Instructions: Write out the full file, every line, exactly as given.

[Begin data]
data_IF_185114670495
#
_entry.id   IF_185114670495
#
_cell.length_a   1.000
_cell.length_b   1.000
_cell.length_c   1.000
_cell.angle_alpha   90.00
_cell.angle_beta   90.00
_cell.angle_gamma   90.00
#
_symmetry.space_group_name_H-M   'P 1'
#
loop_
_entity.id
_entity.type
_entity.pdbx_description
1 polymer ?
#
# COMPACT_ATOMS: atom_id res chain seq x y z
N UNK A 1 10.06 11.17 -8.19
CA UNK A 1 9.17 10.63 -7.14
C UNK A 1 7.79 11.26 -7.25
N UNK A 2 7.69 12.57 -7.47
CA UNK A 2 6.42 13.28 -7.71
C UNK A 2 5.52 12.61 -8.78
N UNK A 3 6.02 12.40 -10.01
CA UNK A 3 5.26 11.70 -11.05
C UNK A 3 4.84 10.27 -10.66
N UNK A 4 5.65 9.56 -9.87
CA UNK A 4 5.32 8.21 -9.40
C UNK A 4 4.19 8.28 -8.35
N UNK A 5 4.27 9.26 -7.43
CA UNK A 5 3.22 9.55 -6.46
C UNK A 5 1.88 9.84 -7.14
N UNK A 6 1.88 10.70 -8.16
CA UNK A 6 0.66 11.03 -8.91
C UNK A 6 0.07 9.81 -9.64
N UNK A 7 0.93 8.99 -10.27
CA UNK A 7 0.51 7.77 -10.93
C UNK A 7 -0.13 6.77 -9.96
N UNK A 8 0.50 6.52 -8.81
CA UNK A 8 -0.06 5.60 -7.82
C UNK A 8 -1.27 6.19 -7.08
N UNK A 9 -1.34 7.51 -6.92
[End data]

data_IF_185114670495
#
_entry.id   IF_185114670495
#
_cell.length_a   1.000
_cell.length_b   1.000
_cell.length_c   1.000
_cell.angle_alpha   90.00
_cell.angle_beta   90.00
_cell.angle_gamma   90.00
#
_symmetry.space_group_name_H-M   'P 1'
#
loop_
_entity.id
_entity.type
_entity.pdbx_description
1 polymer ?
#
# COMPACT_ATOMS: atom_id res chain seq x y z
N UNK A 1 10.06 11.17 -8.19
CA UNK A 1 9.17 10.63 -7.14
C UNK A 1 7.79 11.26 -7.25
N UNK A 2 7.69 12.57 -7.47
CA UNK A 2 6.42 13.28 -7.71
C UNK A 2 5.52 12.61 -8.78
N UNK A 3 6.02 12.40 -10.01
CA UNK A 3 5.26 11.70 -11.05
C UNK A 3 4.84 10.27 -10.66
N UNK A 4 5.65 9.56 -9.87
CA UNK A 4 5.32 8.21 -9.40
C UNK A 4 4.19 8.28 -8.35
N UNK A 5 4.27 9.26 -7.43
CA UNK A 5 3.22 9.55 -6.46
C UNK A 5 1.88 9.84 -7.14
N UNK A 6 1.88 10.70 -8.16
CA UNK A 6 0.66 11.03 -8.91
C UNK A 6 0.07 9.81 -9.64
N UNK A 7 0.93 8.99 -10.27
CA UNK A 7 0.51 7.77 -10.93
C UNK A 7 -0.13 6.77 -9.96
N UNK A 8 0.50 6.52 -8.81
CA UNK A 8 -0.06 5.60 -7.82
C UNK A 8 -1.27 6.19 -7.08
N UNK A 9 -1.34 7.51 -6.92